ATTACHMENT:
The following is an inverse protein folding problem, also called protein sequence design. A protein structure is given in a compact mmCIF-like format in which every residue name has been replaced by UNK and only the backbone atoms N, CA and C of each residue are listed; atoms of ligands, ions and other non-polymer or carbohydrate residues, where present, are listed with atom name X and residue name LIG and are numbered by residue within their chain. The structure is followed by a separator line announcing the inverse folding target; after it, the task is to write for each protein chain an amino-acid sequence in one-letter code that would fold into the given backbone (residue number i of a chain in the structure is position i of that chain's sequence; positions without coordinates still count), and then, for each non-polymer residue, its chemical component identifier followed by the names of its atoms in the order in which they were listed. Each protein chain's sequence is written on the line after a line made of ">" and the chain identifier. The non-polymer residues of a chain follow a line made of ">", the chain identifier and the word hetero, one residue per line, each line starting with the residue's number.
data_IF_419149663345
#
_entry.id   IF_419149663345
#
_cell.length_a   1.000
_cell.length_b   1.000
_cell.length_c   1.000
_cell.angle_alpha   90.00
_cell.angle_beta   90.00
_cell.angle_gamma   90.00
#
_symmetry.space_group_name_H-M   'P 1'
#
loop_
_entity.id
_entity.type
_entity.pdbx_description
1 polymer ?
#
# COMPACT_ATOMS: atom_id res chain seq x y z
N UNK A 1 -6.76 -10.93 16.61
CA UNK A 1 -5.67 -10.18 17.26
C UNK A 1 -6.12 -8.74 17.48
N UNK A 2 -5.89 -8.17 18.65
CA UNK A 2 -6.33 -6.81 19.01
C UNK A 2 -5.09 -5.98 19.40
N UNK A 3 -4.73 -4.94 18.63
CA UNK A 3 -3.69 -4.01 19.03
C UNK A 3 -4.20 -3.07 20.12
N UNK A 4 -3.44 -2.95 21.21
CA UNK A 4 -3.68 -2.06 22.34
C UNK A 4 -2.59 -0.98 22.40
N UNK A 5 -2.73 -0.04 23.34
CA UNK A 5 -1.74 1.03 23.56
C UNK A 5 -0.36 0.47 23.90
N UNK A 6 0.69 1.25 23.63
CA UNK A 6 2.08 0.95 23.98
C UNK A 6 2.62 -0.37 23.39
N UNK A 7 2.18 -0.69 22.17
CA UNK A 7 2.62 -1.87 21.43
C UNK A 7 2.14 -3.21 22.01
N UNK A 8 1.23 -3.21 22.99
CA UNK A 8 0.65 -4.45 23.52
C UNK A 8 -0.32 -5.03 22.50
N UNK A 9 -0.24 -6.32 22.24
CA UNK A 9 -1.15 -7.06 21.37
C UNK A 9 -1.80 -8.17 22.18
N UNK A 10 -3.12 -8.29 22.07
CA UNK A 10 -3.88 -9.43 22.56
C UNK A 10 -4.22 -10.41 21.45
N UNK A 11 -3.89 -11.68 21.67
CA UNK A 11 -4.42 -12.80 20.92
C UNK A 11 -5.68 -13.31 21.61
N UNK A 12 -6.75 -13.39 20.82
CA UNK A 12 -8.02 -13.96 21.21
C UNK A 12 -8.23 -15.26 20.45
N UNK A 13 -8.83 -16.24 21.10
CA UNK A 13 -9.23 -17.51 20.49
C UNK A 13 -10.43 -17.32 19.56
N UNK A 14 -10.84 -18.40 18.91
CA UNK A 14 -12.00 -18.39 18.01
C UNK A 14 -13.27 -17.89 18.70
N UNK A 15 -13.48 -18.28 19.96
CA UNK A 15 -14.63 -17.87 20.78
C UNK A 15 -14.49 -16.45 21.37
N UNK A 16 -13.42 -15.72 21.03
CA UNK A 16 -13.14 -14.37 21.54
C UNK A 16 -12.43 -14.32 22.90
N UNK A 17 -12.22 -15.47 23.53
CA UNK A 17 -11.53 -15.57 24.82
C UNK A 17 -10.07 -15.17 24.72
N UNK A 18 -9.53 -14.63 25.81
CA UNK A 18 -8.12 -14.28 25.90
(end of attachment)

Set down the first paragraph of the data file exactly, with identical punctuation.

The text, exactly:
The following is an inverse protein folding problem, also called protein sequence design. A protein structure is given in a compact mmCIF-like format in which every residue name has been replaced by UNK and only the backbone atoms N, CA and C of each residue are listed; atoms of ligands, ions and other non-polymer or carbohydrate residues, where present, are listed with atom name X and residue name LIG and are numbered by residue within their chain. The structure is followed by a separator line announcing the inverse folding target; after it, the task is to write for each protein chain an amino-acid sequence in one-letter code that would fold into the given backbone (residue number i of a chain in the structure is position i of that chain's sequence; positions without coordinates still count), and then, for each non-polymer residue, its chemical component identifier followed by the names of its atoms in the order in which they were listed. Each protein chain's sequence is written on the line after a line made of ">" and the chain identifier. The non-polymer residues of a chain follow a line made of ">", the chain identifier and the word hetero, one residue per line, each line starting with the residue's number.